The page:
The relationship between Russians and Armenians has been a centuries-long one that has seen the incorporation of Armenian lands into the Russian Empire, the creation of the Armenian Soviet Socialist Republic and the present-day ties between the two states. The Russian question in Armenia is as salient as ever following Moscow’s facilitation of the November 9 ceasefire agreement that ended the 2020 Artsakh War. For some, the discussion has turned into a question of whether Armenia should pursue “more Russia or less Russia.” However, the reality of the matter is that geography is inescapable. Although lacking a direct land border, Russia is undeniably Armenia’s most strategically important neighbor.
Russo-Armenian Historical Relations
The relationship between Armenians and Russians picked up in the 18th century with the contact between the meliks (princes) of Karabakh and Peter the Great, whose Persian Campaign of the 1720s exhibited Armenian involvement. “However, this did not result in the immediate incorporation of Eastern Armenia into the Russian Empire,” explains Dr. Pietro Shakarian, a Cleveland-based historian and analyst of Russia and the post-Soviet space. That process would take off in 1801, when the Russian Empire incorporated the Eastern Georgian Kingdom of Kartli-Kakheti.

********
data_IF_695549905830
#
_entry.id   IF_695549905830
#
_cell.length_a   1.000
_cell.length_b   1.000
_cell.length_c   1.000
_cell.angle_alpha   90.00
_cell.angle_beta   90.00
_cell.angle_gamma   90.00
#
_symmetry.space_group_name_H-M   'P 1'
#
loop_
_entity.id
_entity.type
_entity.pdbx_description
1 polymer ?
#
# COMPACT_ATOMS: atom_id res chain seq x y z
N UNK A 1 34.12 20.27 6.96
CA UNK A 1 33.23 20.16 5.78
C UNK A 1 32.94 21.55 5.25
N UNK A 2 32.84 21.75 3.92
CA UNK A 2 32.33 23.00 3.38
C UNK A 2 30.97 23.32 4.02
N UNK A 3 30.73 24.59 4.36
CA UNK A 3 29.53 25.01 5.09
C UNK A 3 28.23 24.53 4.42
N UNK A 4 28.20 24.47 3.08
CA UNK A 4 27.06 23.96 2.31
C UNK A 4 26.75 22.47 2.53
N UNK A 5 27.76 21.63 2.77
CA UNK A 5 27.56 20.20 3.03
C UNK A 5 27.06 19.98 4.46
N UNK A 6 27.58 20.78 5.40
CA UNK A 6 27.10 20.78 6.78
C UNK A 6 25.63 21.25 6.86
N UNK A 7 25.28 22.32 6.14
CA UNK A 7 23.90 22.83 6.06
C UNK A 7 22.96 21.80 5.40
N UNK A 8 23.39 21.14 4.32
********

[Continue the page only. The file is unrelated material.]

Given that the newly-incorporated lands of Kartli-Kakheti were only connected to the Russian Empire through one road, the Georgian Military Highway, the Russians needed to take more territory around Kartli-Kakheti to resolve the security dilemma that had come from incorporating this new land into the growing empire. Throughout the first half of the 19th century, the Russian Empire would incorporate more land throughout the South Caucasus, including Eastern Armenia and Baku, and eventually the entire North Caucasus as well.